Some people wonder if it’s possible to lose weight without exercise. It’s certainly a doable feat, but there are no reasons why you shouldn’t exercise while looking to lose weight. Physical activity of all forms increases your caloric expenditure, which in turn facilitates your weight loss efforts. Besides, there are many health benefits of regular exercise. Ideally, a healthy eating plan and regular physical activity will produce the greatest results.
A sensible eating plan on its own can lead to weight loss. Exercise is supplementary. Moreover, since we know exercise does usually play a role in weight loss, is it possible for you to lose weight just by exercising? In other words, can you exercise enough, so you don’t have to focus too much on the food you chose to eat?
The answer, in contrast to the contrary, is not so simple.
Remember the predominant factor in weight loss is not necessarily what your eating plan consists of or how many hours you log in on the treadmill in a week. Rather, generally speaking, it’s how many calories your body expends. When you consume fewer calories, and you choose to spend more, typically by exercising, you have the necessary ingredients in place for effective weight loss.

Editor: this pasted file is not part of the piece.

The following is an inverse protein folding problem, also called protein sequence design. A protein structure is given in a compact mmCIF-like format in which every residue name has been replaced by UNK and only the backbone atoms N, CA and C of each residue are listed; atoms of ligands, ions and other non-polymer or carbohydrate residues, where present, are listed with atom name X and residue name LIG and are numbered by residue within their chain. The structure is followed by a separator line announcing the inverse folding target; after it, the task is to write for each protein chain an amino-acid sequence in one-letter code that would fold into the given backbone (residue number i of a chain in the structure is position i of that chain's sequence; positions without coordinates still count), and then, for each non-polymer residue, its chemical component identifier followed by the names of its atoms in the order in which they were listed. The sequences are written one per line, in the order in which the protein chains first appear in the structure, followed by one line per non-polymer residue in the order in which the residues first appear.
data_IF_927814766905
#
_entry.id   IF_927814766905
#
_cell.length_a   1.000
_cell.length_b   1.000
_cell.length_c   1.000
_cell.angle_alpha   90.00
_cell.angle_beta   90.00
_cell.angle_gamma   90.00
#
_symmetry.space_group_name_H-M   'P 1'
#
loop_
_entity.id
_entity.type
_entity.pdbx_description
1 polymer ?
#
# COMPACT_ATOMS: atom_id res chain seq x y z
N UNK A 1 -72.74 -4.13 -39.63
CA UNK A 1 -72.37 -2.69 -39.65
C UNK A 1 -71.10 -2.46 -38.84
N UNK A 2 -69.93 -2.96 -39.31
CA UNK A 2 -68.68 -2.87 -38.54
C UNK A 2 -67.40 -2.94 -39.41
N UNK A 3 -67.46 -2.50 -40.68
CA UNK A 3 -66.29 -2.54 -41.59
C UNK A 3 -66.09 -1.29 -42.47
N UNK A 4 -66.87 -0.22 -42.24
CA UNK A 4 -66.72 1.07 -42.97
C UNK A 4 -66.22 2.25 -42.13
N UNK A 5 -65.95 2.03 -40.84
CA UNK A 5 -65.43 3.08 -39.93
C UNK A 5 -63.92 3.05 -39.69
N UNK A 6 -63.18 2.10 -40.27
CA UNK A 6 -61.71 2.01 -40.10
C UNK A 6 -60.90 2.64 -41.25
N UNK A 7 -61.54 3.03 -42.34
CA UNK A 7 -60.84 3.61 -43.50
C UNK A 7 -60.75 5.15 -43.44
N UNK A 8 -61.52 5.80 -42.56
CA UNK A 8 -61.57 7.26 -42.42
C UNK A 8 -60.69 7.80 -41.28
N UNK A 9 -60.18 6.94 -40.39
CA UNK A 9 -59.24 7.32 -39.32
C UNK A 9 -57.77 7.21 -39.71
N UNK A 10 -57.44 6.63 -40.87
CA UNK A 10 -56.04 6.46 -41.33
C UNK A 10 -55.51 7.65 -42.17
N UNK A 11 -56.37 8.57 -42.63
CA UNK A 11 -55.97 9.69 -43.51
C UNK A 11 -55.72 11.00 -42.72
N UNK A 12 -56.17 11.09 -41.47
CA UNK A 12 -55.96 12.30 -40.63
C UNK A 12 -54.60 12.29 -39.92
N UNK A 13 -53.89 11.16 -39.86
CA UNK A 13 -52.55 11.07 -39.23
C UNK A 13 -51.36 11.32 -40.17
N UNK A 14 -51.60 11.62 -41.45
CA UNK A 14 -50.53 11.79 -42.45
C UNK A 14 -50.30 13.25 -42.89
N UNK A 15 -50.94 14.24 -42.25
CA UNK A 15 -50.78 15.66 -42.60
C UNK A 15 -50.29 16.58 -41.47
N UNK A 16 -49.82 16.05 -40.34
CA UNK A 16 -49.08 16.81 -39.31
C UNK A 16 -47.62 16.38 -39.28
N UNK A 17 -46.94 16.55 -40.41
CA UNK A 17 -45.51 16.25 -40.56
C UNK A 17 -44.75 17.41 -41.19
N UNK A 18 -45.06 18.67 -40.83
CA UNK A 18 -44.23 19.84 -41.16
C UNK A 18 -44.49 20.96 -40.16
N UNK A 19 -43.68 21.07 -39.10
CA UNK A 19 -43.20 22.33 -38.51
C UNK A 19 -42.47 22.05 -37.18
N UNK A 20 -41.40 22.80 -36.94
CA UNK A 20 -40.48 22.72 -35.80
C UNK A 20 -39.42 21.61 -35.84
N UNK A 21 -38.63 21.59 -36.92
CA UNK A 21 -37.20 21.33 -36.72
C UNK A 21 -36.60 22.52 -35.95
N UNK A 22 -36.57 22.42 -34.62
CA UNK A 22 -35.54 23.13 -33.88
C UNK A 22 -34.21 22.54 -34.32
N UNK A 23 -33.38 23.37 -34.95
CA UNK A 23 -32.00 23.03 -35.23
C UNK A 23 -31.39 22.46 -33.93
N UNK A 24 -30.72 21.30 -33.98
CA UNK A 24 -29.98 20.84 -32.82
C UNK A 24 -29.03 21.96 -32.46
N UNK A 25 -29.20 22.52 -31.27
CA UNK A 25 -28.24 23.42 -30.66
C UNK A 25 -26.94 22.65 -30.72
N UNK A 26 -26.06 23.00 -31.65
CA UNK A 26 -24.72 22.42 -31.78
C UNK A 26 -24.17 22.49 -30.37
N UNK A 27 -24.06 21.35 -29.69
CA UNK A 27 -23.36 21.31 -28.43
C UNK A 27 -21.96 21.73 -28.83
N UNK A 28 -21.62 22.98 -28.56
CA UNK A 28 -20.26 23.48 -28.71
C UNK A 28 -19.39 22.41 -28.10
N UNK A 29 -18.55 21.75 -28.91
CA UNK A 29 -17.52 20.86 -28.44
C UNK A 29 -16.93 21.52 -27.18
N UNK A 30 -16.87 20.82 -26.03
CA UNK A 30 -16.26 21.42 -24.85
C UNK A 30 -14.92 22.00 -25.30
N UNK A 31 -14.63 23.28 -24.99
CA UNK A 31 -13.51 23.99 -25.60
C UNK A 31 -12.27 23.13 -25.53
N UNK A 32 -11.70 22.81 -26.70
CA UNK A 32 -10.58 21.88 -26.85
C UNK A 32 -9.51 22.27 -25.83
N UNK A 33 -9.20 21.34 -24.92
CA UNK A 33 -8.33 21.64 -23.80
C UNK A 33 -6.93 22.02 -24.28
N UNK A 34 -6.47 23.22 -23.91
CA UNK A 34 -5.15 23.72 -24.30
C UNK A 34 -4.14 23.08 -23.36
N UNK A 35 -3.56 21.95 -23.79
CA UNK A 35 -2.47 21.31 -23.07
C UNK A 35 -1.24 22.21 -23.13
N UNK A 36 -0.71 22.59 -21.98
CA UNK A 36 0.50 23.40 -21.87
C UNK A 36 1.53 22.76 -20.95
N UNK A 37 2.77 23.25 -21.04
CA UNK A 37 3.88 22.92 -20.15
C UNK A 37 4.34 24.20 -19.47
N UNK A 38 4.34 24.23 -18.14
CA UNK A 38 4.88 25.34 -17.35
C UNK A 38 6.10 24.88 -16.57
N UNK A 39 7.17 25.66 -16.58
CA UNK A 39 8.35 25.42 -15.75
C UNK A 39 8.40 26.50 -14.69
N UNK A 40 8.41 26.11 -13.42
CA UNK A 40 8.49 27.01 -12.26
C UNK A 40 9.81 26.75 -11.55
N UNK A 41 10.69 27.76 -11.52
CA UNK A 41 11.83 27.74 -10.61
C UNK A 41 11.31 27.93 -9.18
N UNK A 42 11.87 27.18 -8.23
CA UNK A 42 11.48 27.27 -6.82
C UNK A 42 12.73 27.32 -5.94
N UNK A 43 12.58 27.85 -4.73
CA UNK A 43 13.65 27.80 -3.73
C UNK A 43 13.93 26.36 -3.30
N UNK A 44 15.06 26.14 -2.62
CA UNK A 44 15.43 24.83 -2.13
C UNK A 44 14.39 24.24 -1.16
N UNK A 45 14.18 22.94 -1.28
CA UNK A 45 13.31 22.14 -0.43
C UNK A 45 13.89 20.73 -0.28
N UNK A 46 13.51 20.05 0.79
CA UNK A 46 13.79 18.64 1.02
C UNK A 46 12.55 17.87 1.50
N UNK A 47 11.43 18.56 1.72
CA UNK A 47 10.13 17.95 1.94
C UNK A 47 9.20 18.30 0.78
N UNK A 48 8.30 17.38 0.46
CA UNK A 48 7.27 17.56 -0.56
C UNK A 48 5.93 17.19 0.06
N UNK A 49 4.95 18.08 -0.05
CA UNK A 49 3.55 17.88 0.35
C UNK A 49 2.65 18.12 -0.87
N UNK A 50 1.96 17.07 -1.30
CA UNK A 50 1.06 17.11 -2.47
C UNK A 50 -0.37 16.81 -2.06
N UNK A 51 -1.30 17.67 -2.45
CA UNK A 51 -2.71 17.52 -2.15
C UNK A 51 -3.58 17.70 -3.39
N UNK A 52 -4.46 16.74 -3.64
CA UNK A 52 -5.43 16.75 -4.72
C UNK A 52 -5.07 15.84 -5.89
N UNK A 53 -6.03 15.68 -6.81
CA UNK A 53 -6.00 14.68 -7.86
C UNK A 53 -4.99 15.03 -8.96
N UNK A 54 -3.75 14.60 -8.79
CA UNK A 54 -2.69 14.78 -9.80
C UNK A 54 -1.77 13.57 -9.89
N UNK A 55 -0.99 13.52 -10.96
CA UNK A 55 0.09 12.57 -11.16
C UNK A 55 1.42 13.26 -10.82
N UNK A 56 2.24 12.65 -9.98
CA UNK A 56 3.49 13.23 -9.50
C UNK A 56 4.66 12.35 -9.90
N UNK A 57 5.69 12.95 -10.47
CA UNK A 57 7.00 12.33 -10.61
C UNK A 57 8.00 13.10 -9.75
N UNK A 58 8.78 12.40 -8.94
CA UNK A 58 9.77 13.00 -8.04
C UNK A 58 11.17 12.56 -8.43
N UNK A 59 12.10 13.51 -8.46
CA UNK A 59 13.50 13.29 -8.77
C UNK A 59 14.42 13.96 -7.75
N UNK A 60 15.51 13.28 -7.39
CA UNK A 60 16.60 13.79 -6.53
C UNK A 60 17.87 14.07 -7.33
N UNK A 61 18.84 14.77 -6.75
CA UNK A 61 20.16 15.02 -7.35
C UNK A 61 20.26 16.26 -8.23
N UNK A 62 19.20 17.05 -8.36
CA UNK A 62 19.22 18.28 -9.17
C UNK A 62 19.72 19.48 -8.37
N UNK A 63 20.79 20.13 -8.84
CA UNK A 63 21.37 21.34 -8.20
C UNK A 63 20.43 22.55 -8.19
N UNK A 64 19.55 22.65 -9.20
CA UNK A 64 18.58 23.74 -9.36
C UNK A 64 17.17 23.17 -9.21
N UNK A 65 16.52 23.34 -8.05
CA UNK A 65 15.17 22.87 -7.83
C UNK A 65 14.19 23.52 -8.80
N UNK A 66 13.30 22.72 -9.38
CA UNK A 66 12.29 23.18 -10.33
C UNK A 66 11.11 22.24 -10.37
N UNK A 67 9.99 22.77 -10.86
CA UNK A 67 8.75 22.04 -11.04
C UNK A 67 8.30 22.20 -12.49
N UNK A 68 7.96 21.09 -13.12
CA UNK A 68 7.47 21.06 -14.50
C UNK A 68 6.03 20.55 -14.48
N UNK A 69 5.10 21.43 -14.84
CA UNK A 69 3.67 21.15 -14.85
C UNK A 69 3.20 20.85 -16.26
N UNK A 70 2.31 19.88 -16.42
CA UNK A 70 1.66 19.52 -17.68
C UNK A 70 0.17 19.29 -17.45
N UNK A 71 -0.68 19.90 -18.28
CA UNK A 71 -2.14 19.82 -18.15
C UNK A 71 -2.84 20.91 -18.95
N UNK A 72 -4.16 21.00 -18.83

You can lose weight just by decreasing your overall food intake, so you are consistently on a sensible deficit. Whether you exercise or not is your decision, but for a Type 2 diabetic many of the health benefits of exercise are immediate. This is especially true for the exercise-induced changes that fight diabetes. Exercise helps…
* make the body more responsive to insulin and allows sugar to be removed from the blood more efficiently,
* lowers blood sugar by using glucose for fuel.
* you lose body fat, which also lowers your diabetes risk.
However, exercise alone is not quite the same. Technically, if your eating habits stay the same, and you implement an effective exercise regimen, you should be able to lose weight. With that said progress depends on two factors…
* you consistently eat at a caloric maintenance level, and
* you don’t overcompensate because of increased caloric demand.
What we mean by the former is when you eat at a maintenance level, you’re eating just enough calories not to gain weight – but not lose any either. You’re eating the correct amount your body requires to maintain your current weight. Theoretically, by adding exercise into the mix you have a healthy deficit. Moreover, the challenge is determining your maintenance level with accuracy, and consistently being on point in regards to your intake.
What guarantee is there you won’t eat more because of an increased appetite on the days you workout? Many people overcompensate and eat more without conscious knowledge because they have been more physically active.
Although weight loss solely through exercise is possible, it is not ultimately feasible which returns us to our original point. Ideally, a healthy eating plan and regular physical activity will produce the best results.
Although managing your disease can be very challenging, Type 2 diabetes is not a condition you must just live with. You can make simple changes to your daily routine and lower both your weight and your blood sugar levels. Hang in there, the longer you do it, the easier it gets.